HUDSON -- Hudson School District is now responsible for contact tracing within its schools, as countywide cases have risen to a point where St. Croix County Public Health can no longer provide tracing for close contacts of positive cases.
The county will inform the district of positive student cases, and the district will then inform any close contacts in the building of the case.
The Hudson School Board heard an update on the state of the pandemic in the county and the schools during its Monday, Nov. 9, meeting.
“We are looking at a dramatic rise,” epidemiologist Elle Klasen told the board.
The county had 123 new cases reported the day of the meeting, and total confirmed cases were at 2,822, up more than 30% from last week. Of those, 1,469 cases were active.
The county’s seven-day case average per 100,000 people was 83.9, putting it well into the red, uncontrolled spread level in the Harvard metric, which starts at 25.
The rates mean the county is looking at a thousand new cases by the Monday of Thanksgiving.
“Which does paint a troubling picture for the status of COVID in the county,” Klasen said.
The Hudson School District has seen 103 positive cases since the start of school, 66 of those students and 37 staff. Currently, there are 19 active cases — eight at the high school, four at the middle school and seven in the elementaries.
The majority of infections among school-aged children have come from household spread, Klasen said. The county is not seeing positives multiple in the school system the way it is happening in households.
The schools are following health and safety guidelines, and the data shows those efforts are working, Klasen said.
“That’s why we encourage those basic messages to be followed everywhere to help slow the spread -- masking, social distancing, washing hands,” she said.
That does not mean that schools are not a concern. Klasen said due to the incredible number of cases in the community, officials need to be careful saying anything is not a risk factor.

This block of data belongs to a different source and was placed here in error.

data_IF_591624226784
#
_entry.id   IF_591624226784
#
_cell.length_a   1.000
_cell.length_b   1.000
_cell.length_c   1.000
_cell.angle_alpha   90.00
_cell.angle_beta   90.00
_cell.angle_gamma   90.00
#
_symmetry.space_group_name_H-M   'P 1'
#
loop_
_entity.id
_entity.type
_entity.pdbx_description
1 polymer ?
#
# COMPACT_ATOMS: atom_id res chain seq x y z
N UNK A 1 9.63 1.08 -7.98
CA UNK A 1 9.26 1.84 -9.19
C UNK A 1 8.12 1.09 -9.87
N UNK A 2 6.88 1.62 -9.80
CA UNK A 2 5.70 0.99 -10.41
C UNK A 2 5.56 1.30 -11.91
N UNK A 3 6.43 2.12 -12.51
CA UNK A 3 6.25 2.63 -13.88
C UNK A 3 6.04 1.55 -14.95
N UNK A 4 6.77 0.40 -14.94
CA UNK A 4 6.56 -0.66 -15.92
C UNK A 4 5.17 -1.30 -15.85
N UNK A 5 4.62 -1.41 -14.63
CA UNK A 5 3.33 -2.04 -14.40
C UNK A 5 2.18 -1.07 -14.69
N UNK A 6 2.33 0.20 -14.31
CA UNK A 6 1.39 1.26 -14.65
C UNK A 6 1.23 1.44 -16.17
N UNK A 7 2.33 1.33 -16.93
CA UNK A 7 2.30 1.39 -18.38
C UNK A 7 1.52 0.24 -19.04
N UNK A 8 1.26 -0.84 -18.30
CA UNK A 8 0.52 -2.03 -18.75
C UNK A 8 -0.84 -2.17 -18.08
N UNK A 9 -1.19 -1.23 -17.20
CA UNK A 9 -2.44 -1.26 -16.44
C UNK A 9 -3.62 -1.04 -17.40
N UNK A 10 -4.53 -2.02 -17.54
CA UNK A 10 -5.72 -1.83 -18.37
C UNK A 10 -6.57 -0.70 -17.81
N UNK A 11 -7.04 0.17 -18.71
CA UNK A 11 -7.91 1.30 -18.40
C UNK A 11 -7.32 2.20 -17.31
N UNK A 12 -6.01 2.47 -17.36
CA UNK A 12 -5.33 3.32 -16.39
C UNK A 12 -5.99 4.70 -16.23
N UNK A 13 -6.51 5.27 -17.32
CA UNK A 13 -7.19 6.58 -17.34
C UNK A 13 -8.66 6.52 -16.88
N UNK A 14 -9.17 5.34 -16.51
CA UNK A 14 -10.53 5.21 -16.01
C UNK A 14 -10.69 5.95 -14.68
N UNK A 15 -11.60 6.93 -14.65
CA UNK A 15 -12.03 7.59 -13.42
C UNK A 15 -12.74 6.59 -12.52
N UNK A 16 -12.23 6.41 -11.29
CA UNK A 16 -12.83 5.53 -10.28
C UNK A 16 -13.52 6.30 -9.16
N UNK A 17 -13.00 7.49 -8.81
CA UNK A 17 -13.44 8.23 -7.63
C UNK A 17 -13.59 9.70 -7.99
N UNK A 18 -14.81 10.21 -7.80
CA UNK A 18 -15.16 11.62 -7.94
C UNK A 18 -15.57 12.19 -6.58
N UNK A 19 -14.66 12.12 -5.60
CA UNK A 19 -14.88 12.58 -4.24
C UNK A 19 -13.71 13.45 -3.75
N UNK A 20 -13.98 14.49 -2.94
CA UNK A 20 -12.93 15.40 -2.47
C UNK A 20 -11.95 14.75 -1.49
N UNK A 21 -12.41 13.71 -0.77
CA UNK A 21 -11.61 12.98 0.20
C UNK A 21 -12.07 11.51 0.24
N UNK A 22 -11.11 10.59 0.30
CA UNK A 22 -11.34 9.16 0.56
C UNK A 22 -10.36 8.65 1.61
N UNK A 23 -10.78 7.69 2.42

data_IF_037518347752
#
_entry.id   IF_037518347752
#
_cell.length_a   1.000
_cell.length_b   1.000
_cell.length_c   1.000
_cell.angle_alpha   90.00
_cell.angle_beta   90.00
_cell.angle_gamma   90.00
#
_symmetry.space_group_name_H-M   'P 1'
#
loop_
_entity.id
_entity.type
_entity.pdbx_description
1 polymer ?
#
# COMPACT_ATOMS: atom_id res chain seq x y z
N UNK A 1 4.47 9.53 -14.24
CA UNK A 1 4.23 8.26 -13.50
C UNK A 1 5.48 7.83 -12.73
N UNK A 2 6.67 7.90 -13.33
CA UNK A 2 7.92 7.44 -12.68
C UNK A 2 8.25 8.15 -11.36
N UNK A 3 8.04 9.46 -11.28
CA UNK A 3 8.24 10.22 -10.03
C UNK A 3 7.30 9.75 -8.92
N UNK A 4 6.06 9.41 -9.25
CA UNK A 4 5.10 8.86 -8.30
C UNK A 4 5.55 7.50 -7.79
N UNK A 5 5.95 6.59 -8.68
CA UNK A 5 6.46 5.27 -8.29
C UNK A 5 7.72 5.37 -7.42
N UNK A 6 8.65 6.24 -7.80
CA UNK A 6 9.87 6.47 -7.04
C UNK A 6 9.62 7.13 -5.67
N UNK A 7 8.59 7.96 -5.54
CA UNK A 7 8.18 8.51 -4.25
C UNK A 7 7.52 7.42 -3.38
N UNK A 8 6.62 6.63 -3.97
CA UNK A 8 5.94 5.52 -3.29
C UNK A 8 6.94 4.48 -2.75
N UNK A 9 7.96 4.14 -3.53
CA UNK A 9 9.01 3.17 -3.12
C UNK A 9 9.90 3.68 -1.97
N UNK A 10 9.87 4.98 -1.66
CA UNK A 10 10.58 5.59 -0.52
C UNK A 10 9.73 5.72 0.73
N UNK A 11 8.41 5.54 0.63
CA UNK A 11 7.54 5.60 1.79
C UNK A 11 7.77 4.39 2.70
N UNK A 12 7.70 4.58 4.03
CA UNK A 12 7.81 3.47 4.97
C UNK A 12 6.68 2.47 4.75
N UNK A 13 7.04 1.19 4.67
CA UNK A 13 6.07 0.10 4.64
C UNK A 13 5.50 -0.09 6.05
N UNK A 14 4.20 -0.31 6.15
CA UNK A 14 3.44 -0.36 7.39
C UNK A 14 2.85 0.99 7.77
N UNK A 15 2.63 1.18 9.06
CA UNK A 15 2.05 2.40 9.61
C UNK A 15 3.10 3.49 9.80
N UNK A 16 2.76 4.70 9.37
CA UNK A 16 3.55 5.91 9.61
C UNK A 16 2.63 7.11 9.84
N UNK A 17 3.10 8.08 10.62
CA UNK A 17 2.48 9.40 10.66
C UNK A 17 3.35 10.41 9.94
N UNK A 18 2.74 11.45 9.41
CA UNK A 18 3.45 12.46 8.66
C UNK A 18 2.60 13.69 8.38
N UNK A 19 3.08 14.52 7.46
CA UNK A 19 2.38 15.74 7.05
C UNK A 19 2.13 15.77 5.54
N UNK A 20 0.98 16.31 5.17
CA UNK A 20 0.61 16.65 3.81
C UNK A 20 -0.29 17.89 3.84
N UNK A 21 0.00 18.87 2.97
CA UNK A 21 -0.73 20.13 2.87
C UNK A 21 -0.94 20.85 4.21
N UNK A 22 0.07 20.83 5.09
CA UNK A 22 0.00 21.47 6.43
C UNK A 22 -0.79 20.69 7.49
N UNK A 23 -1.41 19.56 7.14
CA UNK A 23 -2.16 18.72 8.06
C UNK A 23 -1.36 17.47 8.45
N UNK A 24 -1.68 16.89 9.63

“Every decision anyone makes, whether it’s in regards to school, whether it's in regards to having Thanksgiving with a big group of people, all of these decisions impact the spread of COVID,” Klasen said.
Slowing the spread is going to take the effort of everyone, Superintendent Nick Ouellette said. The district will be sending a newsletter addressing that, asking people to limit family gatherings this holiday season and take an “all hands on deck approach” to continue in-person instruction.
Board members also emphasized the need of the community at large to take preventative measures against COVID-19 to keep kids in school.
“We don’t want to be in a situation where we have to close our schools because people are not doing the responsible things,” Johnson said.
The district is at the two-week mark since it made changes to its school closure matrix, which now puts more emphasis on district cases and groups grades 7 and 8 with grade 6, rather than with the upper high school grades.
Scott Ellingson presented a petition from 52 middle school teachers asking the district to bring seventh and eighth grades back into their previous grouping.
“Last meeting you made a dangerous change,” Ellingson said.
The change does not show any significant case increase, Ouellette said. The district will watch the next two weeks closely to see if any impact is seen.
High school cases continue to be a challenge for the district, Ouellette said, though cases have not been tied to spread among students during the school day. The high school could potentially make the jump to virtual learning for grades 10-12 if its case numbers go above 20 by the Wednesday decision time, Ouellette said.
The administration did discuss going virtual temporarily around the winter break, but Ouellette said there was concern doing so would mean the district does not have control over mitigation strategies the way it does when students are in school.